National Geographic (originally known as National Geographic Magazine) is the official journal of the National Geographic Society, and is recognizable by its yellow frame on the front cover. First published in 1888, the journal comes out monthly, containing articles covering history, culture, geography, science, and photography. They have gone on to produce multiple television specials and series, as well as feature films, including the 2005 Academy Award-winning documentary March of the Penguins.
The magazine was referenced in The Miss Piggy Cover Girl Fantasy Calendar with the August entry "Pearls Cast Upon the Pacific."
In 1979, National Geographic World, a children's magazine published by the National Geographic Society, did a behind-the-scenes story on the Muppets. The issue included a fold-out poster that explained how Muppets are constructed.
In 2004, planning to produce a one-hour, primetime special with Ernie and Bert, filmed on location in South Africa and a location in South America. To be released on TV in the "fourth quarter of 2005 and a home video to follow," nothing ever materialized. The project was said to be inspired by the Global Grover segment.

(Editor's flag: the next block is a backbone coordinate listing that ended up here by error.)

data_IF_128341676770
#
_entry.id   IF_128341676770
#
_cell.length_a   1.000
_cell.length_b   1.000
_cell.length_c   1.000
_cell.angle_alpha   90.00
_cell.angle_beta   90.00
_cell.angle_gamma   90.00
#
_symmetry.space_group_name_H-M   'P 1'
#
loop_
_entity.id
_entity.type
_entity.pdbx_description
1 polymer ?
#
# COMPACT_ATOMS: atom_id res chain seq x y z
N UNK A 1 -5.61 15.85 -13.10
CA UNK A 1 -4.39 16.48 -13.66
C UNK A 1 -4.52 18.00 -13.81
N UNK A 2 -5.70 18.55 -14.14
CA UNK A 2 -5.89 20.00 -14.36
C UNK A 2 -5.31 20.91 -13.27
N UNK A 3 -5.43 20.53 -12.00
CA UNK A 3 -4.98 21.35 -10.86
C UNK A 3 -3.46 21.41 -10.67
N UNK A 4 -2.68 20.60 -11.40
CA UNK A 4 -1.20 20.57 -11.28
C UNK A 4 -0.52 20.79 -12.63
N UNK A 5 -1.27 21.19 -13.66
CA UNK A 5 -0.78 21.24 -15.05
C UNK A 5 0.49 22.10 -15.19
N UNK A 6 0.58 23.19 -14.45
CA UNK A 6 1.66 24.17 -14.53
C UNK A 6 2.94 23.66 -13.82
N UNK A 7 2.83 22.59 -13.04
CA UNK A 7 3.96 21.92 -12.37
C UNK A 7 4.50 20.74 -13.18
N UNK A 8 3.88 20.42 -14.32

In 2006, the Indian National Geographic Channel commissioned five one-hour films of Galli Galli Sim Sim; it is unknown whether they were produced. In 2009 for Season 40, National Geographic ran an article about the environmental curriculum of Sesame Street.
- Julianne Buescher played Bobby Bushbaby in the video series Geo-Kids (1995)
- Gary Knell took the helm of the organization in late 2013, leaving NPR in 2013; he was on the Board of Governors of the National Geographic Education Foundation since 2010
- Dudley Moore voiced Spin the Globe in the video series Really Wild Animals (1993).
- Hank Saroyan created the video series Geo-Kids (1995)
- National Geographic Magazine online
- "Sesame Workshop and National Geographic Kids' programming and production to create one-hour, prime-time family special," Sesame Workshop/National Geographic joint press release, August 18, 2004.
- Ker Than, "Sesame Street Goes Green at 40--But Warming "Too Scary"," National Geographic News, November 9, 2009.
- Press release about Galli Galli Sim Sim